This combo is not fast. For one, the lens – the new 56mm from Fuji – is not equipped with a linear motor as many of the newer Fuji lenses are; it bears a DC coreless motor. While it’s not quite as noisy and clunky in its focusing movements as older DC coreless motors, it’s still not up to the quiet linear motors we are coming to expect from new Fuji lenses. For two, the camera is an old camera model – originally released in 2013 – and while it’s a mirrorless model, it doesn’t offer have the newest autofocus capabilities like eye-tracking, doesn’t have a touch screen, and doesn’t offer an optical viewfinder, just a few features that can speed up the process of picking up an subject and snapping a well-exposed, in-focus image.

Another hurdle of the X-M1 compared to modern mirrorless cameras is that it doesn’t offer a preview of your exposure and white balance as part of the live view on the back screen. However, once you half-press the shutter button and the camera gains focus, then the back screen will give you a preview of the exposure. So, at that time, you might want to adjust your exposure settings and try again. The image above was shot indoors in a dimly lit entry space of the Millard Sheets Art Center and I had to snap off a few exposures before I had everything dialed in. Fortunately, this couple, attending the Kwanzaa event, was patient and waited for me to get the shot together.

This combo works, when the photographer is on his or her game and the exposure is dialed in, and I would chalk that up to a pleasing way that the camera renders skin tones and textures, coupled with the gentle and pleasing bokeh of the background. I asked the DJ for the event (brother of the event organizer, Chara) to pose for a photo and I love this shot so much! One, he’s charismatic and friendly. Two, this looks like a shot from a movie with the smooth, even rendering of light on the face – even though this was taken directly in harsh midday sunlight.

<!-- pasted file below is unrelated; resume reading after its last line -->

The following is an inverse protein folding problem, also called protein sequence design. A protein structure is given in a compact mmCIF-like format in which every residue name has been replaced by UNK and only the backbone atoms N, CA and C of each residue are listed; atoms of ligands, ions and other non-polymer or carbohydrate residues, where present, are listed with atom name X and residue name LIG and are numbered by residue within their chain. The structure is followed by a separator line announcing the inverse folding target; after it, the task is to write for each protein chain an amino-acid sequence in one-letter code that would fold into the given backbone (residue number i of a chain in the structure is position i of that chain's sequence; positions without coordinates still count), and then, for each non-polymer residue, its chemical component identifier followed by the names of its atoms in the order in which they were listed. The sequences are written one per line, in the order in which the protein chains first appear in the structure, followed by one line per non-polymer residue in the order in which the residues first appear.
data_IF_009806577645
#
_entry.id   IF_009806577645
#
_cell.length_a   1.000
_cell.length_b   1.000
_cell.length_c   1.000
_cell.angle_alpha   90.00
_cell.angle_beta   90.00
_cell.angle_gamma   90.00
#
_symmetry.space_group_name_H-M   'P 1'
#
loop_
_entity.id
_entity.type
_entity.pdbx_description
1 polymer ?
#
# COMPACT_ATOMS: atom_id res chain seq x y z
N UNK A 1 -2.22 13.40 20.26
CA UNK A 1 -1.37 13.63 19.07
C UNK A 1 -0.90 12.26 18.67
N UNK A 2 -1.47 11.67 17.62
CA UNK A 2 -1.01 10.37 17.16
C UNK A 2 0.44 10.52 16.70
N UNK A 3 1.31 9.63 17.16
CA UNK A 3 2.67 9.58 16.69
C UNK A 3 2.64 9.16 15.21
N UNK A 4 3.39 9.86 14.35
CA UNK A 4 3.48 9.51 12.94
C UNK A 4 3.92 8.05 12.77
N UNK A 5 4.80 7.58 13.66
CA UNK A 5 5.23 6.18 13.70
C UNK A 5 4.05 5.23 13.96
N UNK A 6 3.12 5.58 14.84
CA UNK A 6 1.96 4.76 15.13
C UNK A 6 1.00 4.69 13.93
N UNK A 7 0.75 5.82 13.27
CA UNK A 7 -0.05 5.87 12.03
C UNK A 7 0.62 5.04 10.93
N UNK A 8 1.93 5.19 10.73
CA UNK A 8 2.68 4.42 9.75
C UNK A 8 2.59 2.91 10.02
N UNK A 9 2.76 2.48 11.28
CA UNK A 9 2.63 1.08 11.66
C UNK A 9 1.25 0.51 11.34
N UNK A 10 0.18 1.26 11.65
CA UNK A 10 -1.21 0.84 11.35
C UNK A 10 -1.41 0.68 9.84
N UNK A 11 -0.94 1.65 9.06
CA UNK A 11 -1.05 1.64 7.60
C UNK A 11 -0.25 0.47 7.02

In monochrome mode with the black and white film simulation selected, the portraits come out sharp and pleasing. These three images really pop with the contrast of the skin tones against the light colored plaster walls of the courtyard behind them. The skin almost has an airbrushed quality to it, yet when you zoom in, the image retains the details of the skin’s texture, just rendered softly and without a lot of contrast so the skin appears super smooth.

The 16 MP sensor, a first generation or X-Trans I sensor, really complements people’s skins. I love the friendly smiles of these two participants, complemented by the soft lighting of the covered patio.

I love the natural, engaged smile from one of the event’s presenters as she chats with another attendee during a break. Again, pleasing skin tones from the X-Trans I sensor, and a soft, gentle rendering of the background from the 56mm lens.

Finally, a couple of shots of event organizer, Chara. She did a great job organizing all the resources from speakers, musicians and vendors to bring this annual event to the community, and I loved being a part of it as the event photographer, documenting this part of the life of the community.

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